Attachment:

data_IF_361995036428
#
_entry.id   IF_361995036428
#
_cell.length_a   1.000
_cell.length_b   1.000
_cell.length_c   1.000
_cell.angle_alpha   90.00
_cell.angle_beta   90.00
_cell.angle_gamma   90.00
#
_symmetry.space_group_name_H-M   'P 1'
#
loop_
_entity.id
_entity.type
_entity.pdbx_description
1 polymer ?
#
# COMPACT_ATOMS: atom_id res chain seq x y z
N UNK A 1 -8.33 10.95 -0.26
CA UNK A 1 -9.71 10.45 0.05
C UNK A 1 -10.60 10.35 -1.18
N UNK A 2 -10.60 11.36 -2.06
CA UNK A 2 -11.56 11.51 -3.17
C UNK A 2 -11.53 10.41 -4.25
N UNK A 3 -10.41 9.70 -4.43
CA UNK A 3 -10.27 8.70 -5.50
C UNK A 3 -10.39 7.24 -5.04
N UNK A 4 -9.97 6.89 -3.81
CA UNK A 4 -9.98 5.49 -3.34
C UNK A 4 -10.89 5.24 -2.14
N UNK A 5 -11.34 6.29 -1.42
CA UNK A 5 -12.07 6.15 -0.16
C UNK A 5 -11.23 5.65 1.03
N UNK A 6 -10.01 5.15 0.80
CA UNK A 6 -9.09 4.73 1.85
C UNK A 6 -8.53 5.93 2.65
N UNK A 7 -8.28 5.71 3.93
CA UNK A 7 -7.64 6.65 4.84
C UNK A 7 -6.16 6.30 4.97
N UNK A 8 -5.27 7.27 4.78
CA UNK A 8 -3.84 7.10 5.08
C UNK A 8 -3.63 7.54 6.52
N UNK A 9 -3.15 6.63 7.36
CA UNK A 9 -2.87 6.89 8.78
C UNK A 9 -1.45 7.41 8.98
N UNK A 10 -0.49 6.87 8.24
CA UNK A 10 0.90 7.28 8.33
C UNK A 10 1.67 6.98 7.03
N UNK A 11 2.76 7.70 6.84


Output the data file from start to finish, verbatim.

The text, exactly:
data_IF_361995036428
#
_entry.id   IF_361995036428
#
_cell.length_a   1.000
_cell.length_b   1.000
_cell.length_c   1.000
_cell.angle_alpha   90.00
_cell.angle_beta   90.00
_cell.angle_gamma   90.00
#
_symmetry.space_group_name_H-M   'P 1'
#
loop_
_entity.id
_entity.type
_entity.pdbx_description
1 polymer ?
#
# COMPACT_ATOMS: atom_id res chain seq x y z
N UNK A 1 -8.33 10.95 -0.26
CA UNK A 1 -9.71 10.45 0.05
C UNK A 1 -10.60 10.35 -1.18
N UNK A 2 -10.60 11.36 -2.06
CA UNK A 2 -11.56 11.51 -3.17
C UNK A 2 -11.53 10.41 -4.25
N UNK A 3 -10.41 9.70 -4.43
CA UNK A 3 -10.27 8.70 -5.50
C UNK A 3 -10.39 7.24 -5.04
N UNK A 4 -9.97 6.89 -3.81
CA UNK A 4 -9.98 5.49 -3.34
C UNK A 4 -10.89 5.24 -2.14
N UNK A 5 -11.34 6.29 -1.42
CA UNK A 5 -12.07 6.15 -0.16
C UNK A 5 -11.23 5.65 1.03
N UNK A 6 -10.01 5.15 0.80
CA UNK A 6 -9.09 4.73 1.85
C UNK A 6 -8.53 5.93 2.65
N UNK A 7 -8.28 5.71 3.93
CA UNK A 7 -7.64 6.65 4.84
C UNK A 7 -6.16 6.30 4.97
N UNK A 8 -5.27 7.27 4.78
CA UNK A 8 -3.84 7.10 5.08
C UNK A 8 -3.63 7.54 6.52
N UNK A 9 -3.15 6.63 7.36
CA UNK A 9 -2.87 6.89 8.78
C UNK A 9 -1.45 7.41 8.98
N UNK A 10 -0.49 6.87 8.24
CA UNK A 10 0.90 7.28 8.33
C UNK A 10 1.67 6.98 7.03
N UNK A 11 2.76 7.70 6.84